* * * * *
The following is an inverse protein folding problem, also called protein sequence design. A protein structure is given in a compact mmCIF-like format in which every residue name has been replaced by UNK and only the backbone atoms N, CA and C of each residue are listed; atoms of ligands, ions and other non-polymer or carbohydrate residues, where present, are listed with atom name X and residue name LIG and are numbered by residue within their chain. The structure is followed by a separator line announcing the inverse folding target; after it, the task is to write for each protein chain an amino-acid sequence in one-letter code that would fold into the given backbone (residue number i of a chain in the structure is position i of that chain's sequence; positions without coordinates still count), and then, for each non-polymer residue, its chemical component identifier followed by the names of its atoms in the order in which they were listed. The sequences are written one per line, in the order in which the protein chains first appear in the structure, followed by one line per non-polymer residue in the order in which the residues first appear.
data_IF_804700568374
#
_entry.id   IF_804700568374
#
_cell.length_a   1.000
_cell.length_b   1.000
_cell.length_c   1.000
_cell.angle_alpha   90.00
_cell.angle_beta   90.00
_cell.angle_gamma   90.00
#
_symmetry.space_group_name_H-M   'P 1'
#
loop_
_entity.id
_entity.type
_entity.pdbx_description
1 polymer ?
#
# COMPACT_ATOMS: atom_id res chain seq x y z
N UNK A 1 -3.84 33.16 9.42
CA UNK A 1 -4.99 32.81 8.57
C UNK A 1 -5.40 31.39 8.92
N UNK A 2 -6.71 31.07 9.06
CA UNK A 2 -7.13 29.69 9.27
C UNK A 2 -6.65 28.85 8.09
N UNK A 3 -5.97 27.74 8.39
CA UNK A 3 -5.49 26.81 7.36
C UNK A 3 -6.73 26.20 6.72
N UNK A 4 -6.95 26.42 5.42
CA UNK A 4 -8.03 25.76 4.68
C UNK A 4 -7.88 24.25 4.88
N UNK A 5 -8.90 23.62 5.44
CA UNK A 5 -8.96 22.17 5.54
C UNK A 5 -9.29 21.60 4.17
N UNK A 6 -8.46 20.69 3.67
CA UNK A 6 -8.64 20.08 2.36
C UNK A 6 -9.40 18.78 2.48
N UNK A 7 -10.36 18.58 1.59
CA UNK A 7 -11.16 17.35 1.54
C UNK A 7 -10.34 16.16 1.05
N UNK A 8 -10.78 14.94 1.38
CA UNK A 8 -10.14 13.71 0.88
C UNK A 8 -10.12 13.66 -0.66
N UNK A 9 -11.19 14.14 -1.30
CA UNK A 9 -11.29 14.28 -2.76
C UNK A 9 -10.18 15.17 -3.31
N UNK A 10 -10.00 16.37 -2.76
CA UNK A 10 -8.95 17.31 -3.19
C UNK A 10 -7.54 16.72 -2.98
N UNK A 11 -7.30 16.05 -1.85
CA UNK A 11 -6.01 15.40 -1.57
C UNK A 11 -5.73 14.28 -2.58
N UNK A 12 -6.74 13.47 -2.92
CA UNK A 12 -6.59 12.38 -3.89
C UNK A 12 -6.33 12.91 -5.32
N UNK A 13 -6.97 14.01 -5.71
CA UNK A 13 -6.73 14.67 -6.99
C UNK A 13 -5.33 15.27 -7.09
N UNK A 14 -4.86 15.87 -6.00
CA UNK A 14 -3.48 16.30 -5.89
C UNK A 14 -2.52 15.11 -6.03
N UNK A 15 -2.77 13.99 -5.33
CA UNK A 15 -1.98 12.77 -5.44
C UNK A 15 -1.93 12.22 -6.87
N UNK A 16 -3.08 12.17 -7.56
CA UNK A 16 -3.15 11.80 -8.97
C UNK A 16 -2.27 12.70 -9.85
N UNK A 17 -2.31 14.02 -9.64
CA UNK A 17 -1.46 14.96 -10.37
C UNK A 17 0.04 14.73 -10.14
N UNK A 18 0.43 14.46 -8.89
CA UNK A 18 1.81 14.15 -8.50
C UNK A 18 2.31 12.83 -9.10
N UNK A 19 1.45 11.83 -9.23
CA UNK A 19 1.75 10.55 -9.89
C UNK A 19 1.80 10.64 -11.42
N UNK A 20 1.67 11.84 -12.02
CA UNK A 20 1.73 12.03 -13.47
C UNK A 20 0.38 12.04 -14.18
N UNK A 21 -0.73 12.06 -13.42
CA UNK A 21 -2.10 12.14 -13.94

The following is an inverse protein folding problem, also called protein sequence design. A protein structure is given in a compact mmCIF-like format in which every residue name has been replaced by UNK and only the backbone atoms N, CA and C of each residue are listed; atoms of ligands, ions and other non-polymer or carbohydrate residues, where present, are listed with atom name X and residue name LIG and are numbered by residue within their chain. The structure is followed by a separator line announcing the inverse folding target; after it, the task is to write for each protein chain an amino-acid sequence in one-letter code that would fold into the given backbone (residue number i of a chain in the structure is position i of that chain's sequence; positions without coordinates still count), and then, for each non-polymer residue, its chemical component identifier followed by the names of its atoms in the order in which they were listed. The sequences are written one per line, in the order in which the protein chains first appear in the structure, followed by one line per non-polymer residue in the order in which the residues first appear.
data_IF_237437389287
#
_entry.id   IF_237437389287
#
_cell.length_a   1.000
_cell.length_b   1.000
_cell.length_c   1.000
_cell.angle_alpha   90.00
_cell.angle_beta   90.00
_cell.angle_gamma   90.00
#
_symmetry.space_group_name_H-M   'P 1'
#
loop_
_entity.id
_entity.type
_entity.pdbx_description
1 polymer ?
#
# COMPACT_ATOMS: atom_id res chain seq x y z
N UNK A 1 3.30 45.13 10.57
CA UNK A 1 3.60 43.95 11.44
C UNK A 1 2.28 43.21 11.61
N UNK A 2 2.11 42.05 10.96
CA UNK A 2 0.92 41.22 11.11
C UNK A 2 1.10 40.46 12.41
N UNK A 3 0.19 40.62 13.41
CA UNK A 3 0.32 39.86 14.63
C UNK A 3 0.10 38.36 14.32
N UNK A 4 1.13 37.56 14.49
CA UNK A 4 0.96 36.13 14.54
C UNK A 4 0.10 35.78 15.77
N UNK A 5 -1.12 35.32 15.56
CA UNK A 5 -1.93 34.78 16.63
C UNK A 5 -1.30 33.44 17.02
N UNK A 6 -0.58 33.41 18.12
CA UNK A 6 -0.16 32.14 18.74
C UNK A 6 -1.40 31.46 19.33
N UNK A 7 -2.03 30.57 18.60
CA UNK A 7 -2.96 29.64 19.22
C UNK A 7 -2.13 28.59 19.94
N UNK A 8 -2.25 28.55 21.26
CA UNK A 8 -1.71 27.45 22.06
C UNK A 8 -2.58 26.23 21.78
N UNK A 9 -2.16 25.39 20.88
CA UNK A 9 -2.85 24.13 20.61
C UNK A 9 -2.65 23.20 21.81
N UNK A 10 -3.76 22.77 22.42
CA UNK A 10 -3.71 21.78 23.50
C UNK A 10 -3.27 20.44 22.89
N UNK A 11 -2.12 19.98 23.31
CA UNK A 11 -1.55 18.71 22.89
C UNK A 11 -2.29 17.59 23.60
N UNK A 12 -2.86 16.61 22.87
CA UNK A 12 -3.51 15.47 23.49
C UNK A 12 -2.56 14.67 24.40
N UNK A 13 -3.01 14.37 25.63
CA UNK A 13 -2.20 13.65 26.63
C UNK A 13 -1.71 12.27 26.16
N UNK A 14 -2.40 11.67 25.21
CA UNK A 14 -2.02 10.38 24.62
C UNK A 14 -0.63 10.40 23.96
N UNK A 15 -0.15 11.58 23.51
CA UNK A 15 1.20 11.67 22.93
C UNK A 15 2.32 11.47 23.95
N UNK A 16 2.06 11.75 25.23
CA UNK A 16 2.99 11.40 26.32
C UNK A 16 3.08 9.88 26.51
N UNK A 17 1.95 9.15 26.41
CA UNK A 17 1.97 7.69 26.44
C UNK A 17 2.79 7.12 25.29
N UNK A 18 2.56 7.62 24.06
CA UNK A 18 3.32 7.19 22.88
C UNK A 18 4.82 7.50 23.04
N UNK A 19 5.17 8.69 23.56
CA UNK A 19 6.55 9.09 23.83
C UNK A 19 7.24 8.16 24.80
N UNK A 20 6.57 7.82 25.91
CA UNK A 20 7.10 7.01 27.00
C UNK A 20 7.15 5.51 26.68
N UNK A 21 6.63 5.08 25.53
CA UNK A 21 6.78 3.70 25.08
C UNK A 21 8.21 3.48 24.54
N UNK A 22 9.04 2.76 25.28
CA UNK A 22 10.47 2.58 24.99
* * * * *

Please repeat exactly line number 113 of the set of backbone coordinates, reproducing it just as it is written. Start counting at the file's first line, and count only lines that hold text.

C UNK A 3 0.10 38.36 14.32